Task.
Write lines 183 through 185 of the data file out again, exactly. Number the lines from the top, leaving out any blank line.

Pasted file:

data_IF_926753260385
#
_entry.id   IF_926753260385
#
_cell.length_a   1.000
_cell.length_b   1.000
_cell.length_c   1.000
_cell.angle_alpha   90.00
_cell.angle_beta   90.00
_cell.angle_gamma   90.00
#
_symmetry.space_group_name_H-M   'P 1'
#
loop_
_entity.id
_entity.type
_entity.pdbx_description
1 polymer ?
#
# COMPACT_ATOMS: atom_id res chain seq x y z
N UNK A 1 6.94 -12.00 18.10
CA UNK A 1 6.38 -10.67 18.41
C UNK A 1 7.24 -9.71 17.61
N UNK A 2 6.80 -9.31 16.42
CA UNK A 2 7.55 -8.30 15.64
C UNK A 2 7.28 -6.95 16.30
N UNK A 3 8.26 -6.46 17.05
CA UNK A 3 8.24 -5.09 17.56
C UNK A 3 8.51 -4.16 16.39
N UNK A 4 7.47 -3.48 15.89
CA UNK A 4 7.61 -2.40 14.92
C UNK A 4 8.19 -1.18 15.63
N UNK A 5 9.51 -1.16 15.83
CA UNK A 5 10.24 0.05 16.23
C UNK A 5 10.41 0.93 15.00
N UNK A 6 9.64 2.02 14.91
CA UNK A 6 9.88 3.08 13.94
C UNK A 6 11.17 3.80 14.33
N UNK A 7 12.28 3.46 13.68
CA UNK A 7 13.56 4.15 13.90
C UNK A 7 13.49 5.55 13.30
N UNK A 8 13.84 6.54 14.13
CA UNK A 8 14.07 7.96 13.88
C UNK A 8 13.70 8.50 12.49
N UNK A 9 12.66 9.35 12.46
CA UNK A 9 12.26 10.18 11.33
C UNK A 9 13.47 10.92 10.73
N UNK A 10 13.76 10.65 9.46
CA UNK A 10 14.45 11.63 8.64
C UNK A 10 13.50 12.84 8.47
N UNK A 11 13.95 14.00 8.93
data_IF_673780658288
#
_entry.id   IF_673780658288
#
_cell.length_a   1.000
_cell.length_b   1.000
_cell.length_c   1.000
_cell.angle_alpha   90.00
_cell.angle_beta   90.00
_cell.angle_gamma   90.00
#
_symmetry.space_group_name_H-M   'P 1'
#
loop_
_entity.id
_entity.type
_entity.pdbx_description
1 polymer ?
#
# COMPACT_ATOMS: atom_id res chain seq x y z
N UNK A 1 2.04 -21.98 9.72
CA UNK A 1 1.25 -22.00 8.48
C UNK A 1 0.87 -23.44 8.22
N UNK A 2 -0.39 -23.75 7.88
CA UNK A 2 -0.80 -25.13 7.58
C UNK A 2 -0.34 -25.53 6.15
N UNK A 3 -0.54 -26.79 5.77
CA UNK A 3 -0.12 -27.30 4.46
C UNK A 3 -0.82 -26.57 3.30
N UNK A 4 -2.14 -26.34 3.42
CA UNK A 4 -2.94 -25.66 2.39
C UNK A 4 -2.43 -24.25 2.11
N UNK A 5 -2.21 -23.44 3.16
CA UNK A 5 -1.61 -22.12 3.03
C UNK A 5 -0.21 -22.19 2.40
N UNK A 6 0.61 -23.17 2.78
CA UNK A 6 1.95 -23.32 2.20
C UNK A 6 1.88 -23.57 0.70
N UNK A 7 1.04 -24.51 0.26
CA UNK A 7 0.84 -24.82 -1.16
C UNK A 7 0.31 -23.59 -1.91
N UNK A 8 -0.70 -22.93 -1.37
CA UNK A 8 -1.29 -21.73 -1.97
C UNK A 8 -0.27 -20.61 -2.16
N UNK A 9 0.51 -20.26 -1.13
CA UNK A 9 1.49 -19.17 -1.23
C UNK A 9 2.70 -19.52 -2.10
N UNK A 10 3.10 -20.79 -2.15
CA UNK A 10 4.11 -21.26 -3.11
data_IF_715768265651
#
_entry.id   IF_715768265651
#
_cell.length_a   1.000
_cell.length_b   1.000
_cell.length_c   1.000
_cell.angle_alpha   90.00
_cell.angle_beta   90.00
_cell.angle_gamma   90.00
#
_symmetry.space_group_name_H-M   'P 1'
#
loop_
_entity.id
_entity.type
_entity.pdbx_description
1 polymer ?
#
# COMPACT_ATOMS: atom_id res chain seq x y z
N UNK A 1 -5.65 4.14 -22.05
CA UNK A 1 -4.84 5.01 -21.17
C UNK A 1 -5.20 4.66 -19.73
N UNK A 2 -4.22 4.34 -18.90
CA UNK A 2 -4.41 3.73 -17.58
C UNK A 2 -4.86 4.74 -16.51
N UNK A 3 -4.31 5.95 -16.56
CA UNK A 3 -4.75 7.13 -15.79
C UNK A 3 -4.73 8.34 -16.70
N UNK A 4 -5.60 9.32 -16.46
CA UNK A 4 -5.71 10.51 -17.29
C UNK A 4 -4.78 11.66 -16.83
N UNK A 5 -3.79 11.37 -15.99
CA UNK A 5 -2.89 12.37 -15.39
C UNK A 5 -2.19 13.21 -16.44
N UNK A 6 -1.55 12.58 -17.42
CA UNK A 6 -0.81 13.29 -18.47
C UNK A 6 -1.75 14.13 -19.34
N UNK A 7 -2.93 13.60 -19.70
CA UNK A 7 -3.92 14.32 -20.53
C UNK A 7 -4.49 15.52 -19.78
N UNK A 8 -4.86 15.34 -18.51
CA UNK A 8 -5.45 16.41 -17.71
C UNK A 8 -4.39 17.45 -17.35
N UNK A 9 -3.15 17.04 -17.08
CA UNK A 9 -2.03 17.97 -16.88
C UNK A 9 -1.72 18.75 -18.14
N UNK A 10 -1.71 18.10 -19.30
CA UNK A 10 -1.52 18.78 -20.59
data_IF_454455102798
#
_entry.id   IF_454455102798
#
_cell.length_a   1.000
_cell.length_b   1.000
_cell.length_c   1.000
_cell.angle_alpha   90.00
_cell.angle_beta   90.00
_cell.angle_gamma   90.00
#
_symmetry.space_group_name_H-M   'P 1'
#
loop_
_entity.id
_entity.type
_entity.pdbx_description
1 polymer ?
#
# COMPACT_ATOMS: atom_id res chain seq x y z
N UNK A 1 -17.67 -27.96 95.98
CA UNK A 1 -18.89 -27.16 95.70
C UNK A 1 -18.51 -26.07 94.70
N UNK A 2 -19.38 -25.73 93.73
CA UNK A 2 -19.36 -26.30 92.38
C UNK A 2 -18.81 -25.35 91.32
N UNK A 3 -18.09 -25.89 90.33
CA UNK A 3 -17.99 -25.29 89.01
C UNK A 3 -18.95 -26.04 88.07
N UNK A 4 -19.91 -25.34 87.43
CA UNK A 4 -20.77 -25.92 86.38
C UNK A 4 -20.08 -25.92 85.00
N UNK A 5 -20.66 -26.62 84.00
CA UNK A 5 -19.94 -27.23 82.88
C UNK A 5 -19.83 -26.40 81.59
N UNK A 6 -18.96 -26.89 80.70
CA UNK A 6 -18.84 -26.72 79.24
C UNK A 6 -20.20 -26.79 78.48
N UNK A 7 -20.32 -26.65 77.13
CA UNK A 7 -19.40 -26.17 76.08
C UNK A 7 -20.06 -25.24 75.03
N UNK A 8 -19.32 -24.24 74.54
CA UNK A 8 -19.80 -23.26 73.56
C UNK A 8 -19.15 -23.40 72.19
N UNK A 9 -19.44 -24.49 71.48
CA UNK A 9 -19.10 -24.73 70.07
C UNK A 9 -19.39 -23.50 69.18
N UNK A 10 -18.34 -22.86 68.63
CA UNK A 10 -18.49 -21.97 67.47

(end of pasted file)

CA UNK A 5 -19.94 -27.23 82.88
C UNK A 5 -19.83 -26.40 81.59
N UNK A 6 -18.96 -26.89 80.70